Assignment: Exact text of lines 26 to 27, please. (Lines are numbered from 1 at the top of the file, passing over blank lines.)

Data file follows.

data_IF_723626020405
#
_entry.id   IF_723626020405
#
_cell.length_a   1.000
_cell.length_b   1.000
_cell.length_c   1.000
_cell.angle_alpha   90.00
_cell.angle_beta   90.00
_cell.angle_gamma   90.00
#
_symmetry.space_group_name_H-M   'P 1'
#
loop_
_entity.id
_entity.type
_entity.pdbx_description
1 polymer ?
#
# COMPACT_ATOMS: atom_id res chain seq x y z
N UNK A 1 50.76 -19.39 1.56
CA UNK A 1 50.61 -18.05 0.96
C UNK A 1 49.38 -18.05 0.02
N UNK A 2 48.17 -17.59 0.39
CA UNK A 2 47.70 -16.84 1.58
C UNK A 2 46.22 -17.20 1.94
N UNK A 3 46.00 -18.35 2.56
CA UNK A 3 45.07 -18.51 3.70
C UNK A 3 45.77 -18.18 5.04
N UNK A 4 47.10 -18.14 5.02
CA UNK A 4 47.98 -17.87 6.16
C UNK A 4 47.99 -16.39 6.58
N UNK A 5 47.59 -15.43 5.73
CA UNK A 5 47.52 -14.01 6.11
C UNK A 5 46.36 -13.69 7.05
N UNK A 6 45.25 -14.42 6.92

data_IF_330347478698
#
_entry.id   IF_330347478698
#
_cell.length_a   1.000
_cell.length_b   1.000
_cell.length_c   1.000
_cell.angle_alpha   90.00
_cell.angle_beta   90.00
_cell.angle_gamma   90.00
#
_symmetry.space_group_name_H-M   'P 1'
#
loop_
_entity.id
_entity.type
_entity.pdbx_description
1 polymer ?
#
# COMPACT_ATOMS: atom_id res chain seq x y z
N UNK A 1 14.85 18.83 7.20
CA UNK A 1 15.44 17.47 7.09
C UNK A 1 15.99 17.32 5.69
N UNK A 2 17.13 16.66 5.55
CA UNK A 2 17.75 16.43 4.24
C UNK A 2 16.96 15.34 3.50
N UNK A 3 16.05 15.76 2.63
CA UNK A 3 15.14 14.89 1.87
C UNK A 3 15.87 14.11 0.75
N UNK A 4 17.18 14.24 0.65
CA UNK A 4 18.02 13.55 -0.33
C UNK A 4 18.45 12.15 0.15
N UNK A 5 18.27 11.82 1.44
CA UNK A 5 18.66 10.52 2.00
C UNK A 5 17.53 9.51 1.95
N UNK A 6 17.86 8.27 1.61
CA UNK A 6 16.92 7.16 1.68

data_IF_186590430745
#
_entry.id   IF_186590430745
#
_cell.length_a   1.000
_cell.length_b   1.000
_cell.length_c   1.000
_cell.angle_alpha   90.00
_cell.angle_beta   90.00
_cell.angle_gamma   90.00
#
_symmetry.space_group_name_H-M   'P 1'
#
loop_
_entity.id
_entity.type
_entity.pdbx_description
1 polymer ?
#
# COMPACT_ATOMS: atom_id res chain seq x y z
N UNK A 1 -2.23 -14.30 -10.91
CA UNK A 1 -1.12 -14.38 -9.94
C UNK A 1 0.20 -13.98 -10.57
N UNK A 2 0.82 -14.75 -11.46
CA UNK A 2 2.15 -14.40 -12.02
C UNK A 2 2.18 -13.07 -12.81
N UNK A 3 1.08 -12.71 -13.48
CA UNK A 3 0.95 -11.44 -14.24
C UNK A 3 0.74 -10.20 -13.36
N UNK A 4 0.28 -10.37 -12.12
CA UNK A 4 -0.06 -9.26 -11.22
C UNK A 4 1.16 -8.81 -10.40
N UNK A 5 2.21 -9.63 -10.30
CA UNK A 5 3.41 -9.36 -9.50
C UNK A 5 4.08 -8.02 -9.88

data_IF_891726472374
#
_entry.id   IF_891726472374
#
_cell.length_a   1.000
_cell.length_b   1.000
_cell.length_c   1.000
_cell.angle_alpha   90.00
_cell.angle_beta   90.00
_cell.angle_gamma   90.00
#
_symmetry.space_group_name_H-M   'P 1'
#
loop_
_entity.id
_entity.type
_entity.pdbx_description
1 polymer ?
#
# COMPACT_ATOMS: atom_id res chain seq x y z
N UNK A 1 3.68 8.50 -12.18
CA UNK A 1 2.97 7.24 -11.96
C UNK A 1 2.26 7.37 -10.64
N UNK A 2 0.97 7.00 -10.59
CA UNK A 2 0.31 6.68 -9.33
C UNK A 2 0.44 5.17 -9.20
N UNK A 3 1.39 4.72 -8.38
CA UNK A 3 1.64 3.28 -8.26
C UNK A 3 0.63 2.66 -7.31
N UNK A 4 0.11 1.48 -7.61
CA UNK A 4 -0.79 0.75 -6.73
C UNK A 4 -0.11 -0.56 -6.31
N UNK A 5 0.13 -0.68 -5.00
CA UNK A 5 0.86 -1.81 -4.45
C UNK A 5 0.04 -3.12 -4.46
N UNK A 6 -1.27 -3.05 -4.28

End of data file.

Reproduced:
C UNK A 2 46.22 -17.20 1.94
N UNK A 3 46.00 -18.35 2.56